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Dull, vb. 1) to make insensible, to deprive of fine feeling: “--ed and cloyed with gracious favours,” H5 II, 2, 9. “do not d. thy palm with entertainment of each new-hatched comrade,” Hml. I, 3, 64.
2) to benumb, to stupify: “attached with weariness to the --ing of my spirits,” Tp. III, 3, 6. “will stupify and d. the sense awhile,” Cymb. I, 5, 37.
3) to weary, to bore: “I would not d. you with my song,” Sonn. 102, 14.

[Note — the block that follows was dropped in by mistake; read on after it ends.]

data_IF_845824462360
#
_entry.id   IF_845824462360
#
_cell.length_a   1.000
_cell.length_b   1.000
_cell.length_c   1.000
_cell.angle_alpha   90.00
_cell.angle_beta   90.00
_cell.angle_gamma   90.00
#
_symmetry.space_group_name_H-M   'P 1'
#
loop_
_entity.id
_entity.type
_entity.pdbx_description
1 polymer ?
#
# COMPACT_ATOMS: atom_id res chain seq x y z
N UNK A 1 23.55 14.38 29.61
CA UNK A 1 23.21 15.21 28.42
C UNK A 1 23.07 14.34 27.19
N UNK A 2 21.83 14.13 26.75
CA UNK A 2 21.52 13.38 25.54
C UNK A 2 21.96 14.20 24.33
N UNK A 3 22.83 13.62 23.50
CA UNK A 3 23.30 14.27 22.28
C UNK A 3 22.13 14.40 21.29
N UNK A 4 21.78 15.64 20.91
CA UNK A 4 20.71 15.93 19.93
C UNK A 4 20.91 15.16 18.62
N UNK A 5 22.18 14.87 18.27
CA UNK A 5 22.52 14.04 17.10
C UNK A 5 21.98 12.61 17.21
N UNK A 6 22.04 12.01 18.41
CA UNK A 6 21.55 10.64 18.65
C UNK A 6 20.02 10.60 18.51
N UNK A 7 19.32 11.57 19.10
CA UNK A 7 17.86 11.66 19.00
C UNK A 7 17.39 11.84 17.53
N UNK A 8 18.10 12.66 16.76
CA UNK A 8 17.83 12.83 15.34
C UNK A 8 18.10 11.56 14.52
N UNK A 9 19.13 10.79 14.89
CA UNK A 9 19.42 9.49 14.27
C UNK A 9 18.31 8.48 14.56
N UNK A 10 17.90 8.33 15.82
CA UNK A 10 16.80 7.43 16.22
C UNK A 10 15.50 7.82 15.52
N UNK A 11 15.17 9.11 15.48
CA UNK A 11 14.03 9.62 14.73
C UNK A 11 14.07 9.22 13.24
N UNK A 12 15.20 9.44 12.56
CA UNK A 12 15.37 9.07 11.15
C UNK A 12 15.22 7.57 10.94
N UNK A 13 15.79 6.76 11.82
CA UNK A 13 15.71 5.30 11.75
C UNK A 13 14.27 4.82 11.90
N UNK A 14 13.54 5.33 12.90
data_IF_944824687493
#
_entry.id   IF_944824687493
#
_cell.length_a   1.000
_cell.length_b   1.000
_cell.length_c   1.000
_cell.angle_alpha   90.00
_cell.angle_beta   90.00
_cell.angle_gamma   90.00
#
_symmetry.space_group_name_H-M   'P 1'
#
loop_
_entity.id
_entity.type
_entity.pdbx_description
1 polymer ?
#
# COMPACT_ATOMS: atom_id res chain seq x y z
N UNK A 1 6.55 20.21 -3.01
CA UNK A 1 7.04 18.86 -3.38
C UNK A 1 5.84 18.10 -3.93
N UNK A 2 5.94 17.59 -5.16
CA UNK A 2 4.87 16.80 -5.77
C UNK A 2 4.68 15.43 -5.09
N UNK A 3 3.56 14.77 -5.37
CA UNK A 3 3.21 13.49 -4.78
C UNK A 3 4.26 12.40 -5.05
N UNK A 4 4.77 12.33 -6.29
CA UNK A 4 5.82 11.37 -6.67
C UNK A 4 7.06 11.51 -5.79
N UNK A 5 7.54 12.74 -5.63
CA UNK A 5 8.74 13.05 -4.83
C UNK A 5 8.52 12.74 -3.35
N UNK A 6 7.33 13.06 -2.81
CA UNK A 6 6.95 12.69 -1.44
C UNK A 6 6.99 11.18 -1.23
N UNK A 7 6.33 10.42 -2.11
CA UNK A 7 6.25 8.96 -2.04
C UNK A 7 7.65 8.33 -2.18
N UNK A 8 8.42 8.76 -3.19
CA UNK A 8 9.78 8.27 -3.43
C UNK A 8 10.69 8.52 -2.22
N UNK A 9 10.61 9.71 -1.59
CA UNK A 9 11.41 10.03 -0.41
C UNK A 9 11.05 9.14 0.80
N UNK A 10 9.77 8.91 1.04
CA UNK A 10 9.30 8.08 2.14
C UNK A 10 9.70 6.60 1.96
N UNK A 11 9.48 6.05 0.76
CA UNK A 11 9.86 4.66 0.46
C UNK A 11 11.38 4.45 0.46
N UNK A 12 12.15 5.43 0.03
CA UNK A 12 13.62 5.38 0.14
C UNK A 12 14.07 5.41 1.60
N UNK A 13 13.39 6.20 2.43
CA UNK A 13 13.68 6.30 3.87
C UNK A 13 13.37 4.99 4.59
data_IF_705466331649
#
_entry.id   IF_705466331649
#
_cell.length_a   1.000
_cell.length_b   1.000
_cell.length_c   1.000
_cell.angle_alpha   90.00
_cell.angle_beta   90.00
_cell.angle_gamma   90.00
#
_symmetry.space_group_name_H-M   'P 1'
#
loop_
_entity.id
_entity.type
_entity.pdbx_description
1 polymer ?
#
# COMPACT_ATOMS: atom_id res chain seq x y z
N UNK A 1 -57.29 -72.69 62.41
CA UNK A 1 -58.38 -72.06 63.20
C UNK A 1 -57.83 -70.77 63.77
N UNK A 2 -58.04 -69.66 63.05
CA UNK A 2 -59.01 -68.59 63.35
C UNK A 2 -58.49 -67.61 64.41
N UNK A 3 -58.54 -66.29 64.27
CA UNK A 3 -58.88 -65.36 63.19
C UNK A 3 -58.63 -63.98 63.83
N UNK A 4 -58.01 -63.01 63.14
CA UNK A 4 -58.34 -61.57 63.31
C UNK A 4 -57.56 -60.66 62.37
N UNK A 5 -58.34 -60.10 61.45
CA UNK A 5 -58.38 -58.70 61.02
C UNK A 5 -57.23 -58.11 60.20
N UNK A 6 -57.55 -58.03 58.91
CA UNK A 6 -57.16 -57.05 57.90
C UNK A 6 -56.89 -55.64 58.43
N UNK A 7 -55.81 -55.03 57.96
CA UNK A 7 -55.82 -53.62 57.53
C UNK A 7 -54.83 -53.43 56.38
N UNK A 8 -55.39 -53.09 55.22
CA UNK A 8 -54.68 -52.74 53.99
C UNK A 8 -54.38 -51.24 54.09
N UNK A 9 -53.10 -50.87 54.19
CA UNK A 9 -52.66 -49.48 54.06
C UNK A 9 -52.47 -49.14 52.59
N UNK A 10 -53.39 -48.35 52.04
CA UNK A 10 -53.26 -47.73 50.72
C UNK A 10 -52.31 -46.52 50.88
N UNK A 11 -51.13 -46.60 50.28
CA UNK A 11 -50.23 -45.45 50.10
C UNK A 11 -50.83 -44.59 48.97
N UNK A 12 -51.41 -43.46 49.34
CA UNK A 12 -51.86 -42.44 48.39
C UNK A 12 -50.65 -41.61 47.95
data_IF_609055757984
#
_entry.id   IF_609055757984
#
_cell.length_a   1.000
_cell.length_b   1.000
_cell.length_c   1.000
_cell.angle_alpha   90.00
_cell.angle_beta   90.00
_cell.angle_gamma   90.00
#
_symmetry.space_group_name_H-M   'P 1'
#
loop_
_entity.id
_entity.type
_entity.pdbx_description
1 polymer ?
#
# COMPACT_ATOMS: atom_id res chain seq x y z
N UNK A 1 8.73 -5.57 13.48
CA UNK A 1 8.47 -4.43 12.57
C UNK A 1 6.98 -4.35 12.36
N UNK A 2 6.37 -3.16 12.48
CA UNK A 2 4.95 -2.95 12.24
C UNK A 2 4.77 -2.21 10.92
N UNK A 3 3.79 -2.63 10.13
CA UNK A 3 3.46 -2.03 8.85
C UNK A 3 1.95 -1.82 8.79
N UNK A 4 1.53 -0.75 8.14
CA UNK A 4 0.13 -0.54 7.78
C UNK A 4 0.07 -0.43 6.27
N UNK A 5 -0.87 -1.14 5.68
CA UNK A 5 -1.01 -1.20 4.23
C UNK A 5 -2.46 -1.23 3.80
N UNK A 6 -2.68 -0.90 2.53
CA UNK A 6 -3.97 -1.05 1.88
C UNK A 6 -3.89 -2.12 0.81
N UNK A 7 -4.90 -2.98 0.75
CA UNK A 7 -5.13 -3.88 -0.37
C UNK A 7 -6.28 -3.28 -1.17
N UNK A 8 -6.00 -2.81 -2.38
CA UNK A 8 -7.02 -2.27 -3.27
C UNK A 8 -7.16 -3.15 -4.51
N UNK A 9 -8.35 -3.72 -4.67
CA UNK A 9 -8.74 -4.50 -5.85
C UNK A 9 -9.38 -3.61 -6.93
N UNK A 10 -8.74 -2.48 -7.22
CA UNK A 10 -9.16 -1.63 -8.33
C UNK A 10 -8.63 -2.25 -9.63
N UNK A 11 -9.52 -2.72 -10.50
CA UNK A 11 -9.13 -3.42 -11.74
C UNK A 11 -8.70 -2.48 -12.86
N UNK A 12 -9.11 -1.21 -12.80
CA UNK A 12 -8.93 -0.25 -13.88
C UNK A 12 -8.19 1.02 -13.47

4) to make inert and lazy: “peace itself should not so d. a kingdom,” H5 II, 4, 16. “d. not device by coldness and delay,” Oth. II, 3, 394.
5) to make stupid: “that overgoes my blunt invention quite, --ing my lines and doing me disgrace,” Sonn. 103, 8.
6) to blunt: “borrowing --s the edge of husbandry,” Hml. I, 3, 77.
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